NEW DELHI, May 6, 2011 (AFP) – The top economic adviser to India’s prime minister has cut his estimate for economic growth in the current fiscal year by half a percentage point to 8.5 percent, citing inflationary pressures. The Indian government has targeted 9.0 percent growth for the year to March 31, 2012, but the battle against stubbornly high inflation is threatening to derail those plans.
The “persistence of high inflation is inimical to medium-term growth,” C. Rangarajan, chairman of the Prime Minister’s Economic Advisory Council, said in an interview with Dow Jones Newswires published Friday.
His lower growth forecast came after the central bank earlier in the week projected even slower expansion of 8.0 percent for fiscal 2011-12.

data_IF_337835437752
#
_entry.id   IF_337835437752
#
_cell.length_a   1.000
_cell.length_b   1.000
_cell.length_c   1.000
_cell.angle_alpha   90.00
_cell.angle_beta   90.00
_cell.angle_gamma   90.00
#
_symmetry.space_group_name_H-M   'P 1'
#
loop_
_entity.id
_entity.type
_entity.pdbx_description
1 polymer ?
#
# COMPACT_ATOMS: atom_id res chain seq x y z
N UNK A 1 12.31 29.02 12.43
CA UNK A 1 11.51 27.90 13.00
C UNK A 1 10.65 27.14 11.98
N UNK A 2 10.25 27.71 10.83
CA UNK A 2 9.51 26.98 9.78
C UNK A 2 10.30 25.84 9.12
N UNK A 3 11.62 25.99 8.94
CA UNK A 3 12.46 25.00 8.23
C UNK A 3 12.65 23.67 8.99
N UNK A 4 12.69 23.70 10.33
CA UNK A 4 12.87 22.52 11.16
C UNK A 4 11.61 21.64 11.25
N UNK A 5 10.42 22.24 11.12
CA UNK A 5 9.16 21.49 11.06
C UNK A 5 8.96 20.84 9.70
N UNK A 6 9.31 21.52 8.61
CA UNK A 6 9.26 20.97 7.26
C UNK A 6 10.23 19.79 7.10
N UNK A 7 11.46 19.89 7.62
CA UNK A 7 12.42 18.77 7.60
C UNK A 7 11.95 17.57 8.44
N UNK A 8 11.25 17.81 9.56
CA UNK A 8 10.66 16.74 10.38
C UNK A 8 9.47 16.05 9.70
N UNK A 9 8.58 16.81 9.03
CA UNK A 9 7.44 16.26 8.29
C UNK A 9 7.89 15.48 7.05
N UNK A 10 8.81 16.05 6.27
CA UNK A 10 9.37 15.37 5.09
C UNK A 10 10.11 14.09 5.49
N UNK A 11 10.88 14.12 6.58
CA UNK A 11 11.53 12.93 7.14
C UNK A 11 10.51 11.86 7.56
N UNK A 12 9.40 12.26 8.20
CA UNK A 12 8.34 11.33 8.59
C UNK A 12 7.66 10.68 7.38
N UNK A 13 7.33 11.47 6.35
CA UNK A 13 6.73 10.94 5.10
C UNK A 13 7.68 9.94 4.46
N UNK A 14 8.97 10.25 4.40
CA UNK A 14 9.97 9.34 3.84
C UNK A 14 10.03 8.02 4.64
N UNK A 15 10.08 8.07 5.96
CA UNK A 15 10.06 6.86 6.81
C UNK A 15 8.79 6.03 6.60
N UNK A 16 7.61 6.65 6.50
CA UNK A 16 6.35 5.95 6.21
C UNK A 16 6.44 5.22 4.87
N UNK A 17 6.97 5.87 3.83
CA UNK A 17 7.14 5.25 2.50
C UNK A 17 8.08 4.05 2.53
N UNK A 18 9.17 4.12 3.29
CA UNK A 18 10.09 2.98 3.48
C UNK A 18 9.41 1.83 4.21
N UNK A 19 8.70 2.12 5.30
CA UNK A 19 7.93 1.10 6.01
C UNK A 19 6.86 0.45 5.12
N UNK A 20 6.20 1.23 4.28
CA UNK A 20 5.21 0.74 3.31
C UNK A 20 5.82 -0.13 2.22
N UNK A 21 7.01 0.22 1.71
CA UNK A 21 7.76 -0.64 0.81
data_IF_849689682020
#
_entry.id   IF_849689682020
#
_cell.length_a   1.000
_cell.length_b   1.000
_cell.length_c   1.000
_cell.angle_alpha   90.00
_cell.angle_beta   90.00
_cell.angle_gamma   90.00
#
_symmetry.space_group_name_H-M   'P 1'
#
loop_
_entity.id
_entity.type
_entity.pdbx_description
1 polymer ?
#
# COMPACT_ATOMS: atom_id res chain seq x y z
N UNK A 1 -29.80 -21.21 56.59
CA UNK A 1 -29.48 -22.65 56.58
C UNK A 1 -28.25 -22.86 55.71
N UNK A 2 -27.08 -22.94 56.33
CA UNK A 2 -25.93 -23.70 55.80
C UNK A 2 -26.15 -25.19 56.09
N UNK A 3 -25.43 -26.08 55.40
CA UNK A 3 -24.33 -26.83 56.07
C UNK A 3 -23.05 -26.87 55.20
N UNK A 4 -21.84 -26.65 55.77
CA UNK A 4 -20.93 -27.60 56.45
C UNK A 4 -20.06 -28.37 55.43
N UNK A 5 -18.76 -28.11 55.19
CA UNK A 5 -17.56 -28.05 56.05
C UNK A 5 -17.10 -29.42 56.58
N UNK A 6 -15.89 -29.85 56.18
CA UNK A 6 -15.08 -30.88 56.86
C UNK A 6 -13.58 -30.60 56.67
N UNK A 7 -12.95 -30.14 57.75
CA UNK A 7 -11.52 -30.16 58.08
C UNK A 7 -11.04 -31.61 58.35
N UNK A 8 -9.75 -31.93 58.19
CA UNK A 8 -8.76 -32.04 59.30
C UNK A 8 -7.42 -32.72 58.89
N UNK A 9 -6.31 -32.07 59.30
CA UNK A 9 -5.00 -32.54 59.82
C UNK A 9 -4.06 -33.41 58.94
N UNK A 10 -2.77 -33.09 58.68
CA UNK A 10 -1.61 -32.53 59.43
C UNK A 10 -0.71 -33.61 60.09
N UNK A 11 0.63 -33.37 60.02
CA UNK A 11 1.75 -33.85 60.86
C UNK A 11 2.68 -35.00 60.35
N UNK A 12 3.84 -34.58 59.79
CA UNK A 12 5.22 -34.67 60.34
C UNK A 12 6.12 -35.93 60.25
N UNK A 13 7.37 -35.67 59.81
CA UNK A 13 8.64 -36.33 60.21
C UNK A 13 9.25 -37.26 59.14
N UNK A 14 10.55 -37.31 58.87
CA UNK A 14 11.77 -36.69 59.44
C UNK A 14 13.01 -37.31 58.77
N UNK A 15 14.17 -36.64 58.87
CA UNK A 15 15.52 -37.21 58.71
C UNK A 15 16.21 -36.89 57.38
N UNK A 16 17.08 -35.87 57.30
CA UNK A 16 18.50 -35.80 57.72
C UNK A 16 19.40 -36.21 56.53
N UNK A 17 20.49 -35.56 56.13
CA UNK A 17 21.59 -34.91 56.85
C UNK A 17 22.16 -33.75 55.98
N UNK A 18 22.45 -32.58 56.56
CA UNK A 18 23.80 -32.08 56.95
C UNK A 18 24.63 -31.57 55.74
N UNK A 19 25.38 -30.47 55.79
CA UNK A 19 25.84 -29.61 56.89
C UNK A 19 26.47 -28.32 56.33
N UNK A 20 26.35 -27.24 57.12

Hiking interest rates for the ninth time in 15 months, by a bigger than expected 50 basis points, the bank said short-term economic growth may have to be sacrificed in the fight against inflation.
Inflation in India has been at uncomfortably high levels for well over a year now, and is currently running at around 9.0 percent.
Controlling prices is an overriding priority for Prime Minister Manmohan Singh’s Congress-led government, with poorer households — th